One of the earliest people to recognize that posing questions and finding problems can be an invaluable tool in learning was Socrates. Almost 2,500 years ago, Socrates developed an approach of asking questions (elenchi) to reach a state of contradiction (aporia) to help discover new insights for the concept under study. Even though he was eventually found guilty of “corrupting the minds of the youth” and sentenced to death by drinking poison hemlock, his ideas survived and influenced the present-day scientific method.
Jacob Getzels and Mihaly Csikszentmihalyi, leading figures in the field of creativity, have explored the role of problem discovery in creativity. In a landmark experiment, they brought in art students who were given the task of drawing still life from a selection of objects. They found that students displayed one of two behaviors – problem-solving students spent less time choosing and manipulating an object they painted, while problem-finding students spent considerably longer examining and manipulating their objects. What they learned next was quite interesting.
The problem-finding artists generated paintings that were judged to be more original by a panel of independent experts. What was even more fascinating was how these artists fared in the long run. Getzels and Csikszentmihalyi measured the success of these students seven years after the experiment and again after another eleven years. They found that problem-finding students were the most successful in their careers as artists compared to problem-solving students, many of whom had abandoned art altogether!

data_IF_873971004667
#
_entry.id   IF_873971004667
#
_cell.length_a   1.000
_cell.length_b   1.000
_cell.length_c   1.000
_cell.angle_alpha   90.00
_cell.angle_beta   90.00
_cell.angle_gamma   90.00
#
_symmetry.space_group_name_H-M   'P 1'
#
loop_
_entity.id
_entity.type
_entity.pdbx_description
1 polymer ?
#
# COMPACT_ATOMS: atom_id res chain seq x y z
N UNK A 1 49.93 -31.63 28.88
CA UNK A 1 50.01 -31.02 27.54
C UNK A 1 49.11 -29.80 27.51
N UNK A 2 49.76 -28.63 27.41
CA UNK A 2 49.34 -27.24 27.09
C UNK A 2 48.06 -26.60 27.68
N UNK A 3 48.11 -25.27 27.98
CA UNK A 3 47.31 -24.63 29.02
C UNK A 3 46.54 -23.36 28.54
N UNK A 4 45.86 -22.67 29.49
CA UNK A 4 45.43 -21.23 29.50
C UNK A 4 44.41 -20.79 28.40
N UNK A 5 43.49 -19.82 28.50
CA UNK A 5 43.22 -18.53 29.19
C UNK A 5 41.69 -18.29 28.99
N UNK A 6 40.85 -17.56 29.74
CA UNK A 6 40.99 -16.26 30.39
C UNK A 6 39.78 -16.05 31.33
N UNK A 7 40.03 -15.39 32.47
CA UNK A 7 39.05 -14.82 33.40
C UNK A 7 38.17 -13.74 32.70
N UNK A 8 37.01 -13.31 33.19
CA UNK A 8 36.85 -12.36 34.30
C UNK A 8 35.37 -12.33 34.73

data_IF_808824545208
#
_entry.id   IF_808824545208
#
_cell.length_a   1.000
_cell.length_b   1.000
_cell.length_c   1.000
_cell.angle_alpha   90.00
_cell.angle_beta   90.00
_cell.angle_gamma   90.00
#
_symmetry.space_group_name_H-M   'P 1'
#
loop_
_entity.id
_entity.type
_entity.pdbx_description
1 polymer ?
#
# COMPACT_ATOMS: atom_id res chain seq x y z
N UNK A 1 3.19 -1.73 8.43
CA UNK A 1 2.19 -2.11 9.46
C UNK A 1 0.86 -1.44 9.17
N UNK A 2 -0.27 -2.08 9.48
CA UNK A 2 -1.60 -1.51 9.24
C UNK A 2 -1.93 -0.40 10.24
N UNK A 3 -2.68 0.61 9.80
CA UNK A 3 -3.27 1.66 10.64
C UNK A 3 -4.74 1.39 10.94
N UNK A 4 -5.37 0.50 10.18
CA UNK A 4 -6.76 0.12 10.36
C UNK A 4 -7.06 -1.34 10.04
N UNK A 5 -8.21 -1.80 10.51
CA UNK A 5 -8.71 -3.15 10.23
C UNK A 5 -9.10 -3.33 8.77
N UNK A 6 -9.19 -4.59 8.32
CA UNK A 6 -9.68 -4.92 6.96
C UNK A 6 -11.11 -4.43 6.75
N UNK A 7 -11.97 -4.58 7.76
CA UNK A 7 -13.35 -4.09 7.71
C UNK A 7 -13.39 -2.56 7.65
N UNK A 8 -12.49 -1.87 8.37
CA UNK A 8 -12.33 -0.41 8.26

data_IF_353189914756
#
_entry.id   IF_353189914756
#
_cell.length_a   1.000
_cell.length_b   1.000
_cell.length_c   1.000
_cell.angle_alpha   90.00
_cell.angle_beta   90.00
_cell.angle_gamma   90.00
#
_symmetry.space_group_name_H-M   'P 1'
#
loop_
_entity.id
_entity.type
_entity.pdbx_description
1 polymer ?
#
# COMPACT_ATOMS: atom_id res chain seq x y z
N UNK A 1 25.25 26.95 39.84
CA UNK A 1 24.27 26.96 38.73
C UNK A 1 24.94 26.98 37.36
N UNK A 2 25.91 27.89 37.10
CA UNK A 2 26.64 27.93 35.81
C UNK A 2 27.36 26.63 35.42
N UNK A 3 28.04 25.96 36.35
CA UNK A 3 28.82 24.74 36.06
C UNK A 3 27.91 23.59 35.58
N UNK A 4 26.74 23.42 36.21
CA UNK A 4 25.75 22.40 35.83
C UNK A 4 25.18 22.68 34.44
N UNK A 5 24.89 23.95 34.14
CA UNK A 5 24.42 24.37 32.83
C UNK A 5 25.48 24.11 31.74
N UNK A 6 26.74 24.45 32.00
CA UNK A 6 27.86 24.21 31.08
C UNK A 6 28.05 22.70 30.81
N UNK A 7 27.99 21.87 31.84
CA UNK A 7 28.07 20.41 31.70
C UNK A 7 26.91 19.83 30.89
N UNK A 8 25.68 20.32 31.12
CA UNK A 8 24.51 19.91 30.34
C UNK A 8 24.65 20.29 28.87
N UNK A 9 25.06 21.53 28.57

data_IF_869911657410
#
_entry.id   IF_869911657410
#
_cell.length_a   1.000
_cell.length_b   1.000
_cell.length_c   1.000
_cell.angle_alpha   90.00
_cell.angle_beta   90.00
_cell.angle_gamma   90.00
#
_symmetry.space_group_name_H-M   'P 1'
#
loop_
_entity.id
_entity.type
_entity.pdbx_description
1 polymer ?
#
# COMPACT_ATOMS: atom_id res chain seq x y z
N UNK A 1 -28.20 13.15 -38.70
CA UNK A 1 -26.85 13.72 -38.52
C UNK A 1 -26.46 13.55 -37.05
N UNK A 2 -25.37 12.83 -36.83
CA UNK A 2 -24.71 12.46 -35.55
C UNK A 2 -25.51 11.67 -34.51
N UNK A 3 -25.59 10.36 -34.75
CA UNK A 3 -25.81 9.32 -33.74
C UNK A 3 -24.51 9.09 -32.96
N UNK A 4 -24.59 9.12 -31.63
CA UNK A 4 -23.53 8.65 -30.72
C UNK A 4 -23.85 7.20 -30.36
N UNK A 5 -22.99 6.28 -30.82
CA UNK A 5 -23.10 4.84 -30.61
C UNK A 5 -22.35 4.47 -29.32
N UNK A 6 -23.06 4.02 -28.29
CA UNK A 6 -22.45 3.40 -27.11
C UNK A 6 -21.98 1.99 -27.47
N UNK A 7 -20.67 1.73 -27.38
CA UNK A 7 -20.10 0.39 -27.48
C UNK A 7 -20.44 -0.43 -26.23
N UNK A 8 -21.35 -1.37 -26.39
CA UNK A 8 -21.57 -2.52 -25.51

Problem posing isn’t just relevant in the art domain – it extends to even mathematics, a field conventionally not considered creative. In a study conducted on creativity and mathematical problem posing, researchers asked high school students in US and China to come up with as many mathematical problems in different tasks. An example task was a figure of a triangle with an inscribed circle where the participants had to make up problems related to the figure. Researchers then evaluated the responses on the fluency, flexibility and originality – key dimensions of creativity. They found that the more mathematically advanced students were also more creative in posing problems compared to their peers. Professors Singer, Ellerton and Cai, who study mathematical education in the different parts of the world, summarized as follows: “Problem posing improves students’ problem-solving skills, attitudes, and confidence in mathematics, and contributes to a broader understanding of mathematical concepts and the development of mathematical thinking”.
Creativity flourishes when problem finding meets problem solving. Professor Edward Silver, who conducts research related to teaching and learning of mathematics, observes, “The connection to creativity lies not so much in problem posing itself, but rather in the interplay between problem posing and problem solving. It is this interplay of formulating, attempting to solve, reformulating, and eventually solving a problem that one sees creative activity”.
Problem finding is at the core of MindAntix – users not only solve creative problems but are encouraged to find new problems that they have observed or discovered in the process. Problem finding, while often overlooked, is a meta-skill applicable to many different domains and is an indicator of both creativity and excellence.